Thursday, 8 January 2015


If you can find one of the 0.004 cinemas in the country currently screening Denis Villeneuve's Enemy, starring Jake Gyllenhaal in a dual role as, uh, two Jake Gyllenhaals, then I highly recommend that you do so. Now that we're in 2015, however, which is officially The Future as ordained by Sir Bobert of Zemeckis, you can already watch it at home, with your central heating cranked up to max and your cat licking off the tuna paste you smeared on your genitals. That's the beauty of Video On Demand!
Drenched in a yellowy-brown fug like all Polaroids taken in the 1970s, Enemy is a creepily paranoid nugget of weirdery reminiscent of low-budget, high-concept debuts like Shane Carruth's Primer. Way more satisfying (despite being almost inexplicable) than 2013's Prisoners, in which Villeneuve also directed Gyllenhaal, this film is more subtle and sinister, and benefits from J-Gyzzle sporting better hair. And a lovely beard. Two, in fact.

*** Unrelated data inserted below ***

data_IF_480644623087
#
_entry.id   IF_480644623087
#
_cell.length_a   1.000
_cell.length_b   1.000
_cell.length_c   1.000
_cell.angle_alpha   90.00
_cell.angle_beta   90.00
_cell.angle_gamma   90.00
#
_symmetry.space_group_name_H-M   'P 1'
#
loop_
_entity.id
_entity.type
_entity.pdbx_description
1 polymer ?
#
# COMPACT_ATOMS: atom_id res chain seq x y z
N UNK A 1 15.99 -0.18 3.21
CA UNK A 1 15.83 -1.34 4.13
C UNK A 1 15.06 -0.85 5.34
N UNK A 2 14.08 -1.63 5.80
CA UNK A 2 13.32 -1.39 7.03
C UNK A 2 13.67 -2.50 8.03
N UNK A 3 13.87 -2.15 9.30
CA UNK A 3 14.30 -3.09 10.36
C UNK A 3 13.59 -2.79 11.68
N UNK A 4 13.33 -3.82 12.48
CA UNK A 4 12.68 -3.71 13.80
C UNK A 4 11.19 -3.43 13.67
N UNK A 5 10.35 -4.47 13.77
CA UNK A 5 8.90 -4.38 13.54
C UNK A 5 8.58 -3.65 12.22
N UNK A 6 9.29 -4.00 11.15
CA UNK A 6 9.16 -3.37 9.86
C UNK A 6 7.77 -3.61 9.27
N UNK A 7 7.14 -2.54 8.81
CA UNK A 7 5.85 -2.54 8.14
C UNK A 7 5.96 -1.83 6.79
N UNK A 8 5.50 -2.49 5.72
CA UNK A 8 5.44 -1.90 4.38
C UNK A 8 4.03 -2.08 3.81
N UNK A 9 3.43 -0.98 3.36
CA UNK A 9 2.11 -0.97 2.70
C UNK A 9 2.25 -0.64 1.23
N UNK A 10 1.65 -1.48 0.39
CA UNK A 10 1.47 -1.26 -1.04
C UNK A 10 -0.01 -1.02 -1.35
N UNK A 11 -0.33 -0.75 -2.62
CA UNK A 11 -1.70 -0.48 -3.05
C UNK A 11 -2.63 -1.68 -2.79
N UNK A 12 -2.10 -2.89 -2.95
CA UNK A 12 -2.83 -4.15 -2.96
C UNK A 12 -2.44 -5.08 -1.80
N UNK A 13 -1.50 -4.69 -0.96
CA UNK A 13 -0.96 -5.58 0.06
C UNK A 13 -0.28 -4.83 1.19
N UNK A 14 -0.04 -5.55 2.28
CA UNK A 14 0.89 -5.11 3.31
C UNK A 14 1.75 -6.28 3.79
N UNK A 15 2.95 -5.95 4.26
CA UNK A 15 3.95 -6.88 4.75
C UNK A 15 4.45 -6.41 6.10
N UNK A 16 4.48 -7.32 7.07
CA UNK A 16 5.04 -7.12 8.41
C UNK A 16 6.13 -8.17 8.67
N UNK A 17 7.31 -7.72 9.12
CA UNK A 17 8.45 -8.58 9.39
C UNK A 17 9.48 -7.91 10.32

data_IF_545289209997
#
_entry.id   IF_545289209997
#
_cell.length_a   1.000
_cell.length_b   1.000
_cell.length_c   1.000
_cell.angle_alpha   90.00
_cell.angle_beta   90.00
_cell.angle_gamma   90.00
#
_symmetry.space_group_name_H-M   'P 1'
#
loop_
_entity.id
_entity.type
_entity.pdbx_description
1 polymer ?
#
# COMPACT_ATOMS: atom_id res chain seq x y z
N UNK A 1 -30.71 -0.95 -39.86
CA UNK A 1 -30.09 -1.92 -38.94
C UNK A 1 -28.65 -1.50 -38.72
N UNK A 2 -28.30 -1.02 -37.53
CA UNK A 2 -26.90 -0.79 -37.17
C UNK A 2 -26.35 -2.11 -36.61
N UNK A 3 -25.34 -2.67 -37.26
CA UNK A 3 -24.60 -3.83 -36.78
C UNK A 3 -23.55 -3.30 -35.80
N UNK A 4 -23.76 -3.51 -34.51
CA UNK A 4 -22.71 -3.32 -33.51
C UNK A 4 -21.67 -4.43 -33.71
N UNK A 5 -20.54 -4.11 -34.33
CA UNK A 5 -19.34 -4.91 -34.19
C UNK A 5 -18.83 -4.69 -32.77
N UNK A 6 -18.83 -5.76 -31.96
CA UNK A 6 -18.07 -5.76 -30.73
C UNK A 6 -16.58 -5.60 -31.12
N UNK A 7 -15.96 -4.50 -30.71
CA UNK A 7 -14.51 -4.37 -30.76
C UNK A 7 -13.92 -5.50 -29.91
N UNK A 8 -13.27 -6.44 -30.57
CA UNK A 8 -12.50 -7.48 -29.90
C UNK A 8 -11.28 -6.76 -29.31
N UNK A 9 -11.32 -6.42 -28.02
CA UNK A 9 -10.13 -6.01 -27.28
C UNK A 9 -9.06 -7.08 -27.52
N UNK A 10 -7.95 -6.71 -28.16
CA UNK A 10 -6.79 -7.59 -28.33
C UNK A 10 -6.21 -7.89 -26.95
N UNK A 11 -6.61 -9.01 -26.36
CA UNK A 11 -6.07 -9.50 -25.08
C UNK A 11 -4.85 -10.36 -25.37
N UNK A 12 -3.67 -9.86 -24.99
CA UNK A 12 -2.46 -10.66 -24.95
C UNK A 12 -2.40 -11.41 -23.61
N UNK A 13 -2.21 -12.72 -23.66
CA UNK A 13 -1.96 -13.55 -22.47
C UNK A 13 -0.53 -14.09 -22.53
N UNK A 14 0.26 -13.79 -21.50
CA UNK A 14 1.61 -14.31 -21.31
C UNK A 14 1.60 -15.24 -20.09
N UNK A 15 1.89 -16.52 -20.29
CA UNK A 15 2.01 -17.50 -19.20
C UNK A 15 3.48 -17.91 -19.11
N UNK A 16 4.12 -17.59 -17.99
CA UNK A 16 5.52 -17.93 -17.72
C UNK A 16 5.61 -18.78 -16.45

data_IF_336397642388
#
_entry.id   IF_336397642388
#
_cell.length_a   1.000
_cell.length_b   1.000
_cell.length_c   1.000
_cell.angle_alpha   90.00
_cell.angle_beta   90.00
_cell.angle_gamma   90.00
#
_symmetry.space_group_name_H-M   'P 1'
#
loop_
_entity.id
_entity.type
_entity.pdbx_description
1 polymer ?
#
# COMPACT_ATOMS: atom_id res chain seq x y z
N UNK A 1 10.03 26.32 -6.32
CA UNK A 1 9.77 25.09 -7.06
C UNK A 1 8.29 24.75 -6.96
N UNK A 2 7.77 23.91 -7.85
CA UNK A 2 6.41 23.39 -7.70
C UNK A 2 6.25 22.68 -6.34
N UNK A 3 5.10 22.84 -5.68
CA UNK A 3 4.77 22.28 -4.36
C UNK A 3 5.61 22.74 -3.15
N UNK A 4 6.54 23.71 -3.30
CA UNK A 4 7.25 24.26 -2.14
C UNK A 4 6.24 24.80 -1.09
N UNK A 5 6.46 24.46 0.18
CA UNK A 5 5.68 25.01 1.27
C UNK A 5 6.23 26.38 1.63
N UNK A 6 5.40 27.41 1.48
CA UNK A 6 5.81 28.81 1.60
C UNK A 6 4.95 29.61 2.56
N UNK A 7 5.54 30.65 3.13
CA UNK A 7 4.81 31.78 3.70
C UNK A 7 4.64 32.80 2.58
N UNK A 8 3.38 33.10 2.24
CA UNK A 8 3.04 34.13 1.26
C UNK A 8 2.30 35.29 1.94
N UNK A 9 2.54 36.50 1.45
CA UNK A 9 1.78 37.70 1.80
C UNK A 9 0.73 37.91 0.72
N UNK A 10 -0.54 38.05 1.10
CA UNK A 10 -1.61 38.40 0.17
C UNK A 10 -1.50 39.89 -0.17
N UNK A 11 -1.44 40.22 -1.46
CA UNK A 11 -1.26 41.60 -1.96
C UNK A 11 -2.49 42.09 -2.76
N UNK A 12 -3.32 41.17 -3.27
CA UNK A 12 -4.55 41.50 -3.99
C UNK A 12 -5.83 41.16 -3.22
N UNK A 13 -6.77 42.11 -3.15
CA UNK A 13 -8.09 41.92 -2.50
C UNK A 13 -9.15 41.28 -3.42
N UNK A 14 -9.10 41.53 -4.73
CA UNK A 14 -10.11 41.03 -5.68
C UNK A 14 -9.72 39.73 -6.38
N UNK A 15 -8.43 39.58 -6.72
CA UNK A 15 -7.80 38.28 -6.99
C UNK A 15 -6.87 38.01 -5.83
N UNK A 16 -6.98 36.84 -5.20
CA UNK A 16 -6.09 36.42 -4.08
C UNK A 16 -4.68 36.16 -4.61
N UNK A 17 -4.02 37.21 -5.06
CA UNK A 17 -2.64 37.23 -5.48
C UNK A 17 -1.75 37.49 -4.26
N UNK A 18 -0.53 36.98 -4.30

It's entirely pointless telling you anything about the plot, but if you like films about doppelgängers and were unexpectedly frozen out by the coldness of Richard Ayoade's The Double last year, then Enemy is for you. It builds its unease meticulously, with Gyllenhaal delivering two performances not so polar opposite that he's crying out for awards, but just different enough to sell the plot and a possible explanation, whatever that may be. I genuinely have no idea. But it doesn't really matter; Javier Gullón's script and, notably, an eerie score by Daniel Bensi and Saunder Jurriaans make this all about the experience rather than the payoff.

That said, don't be surprised if you shit yourself at the very end.

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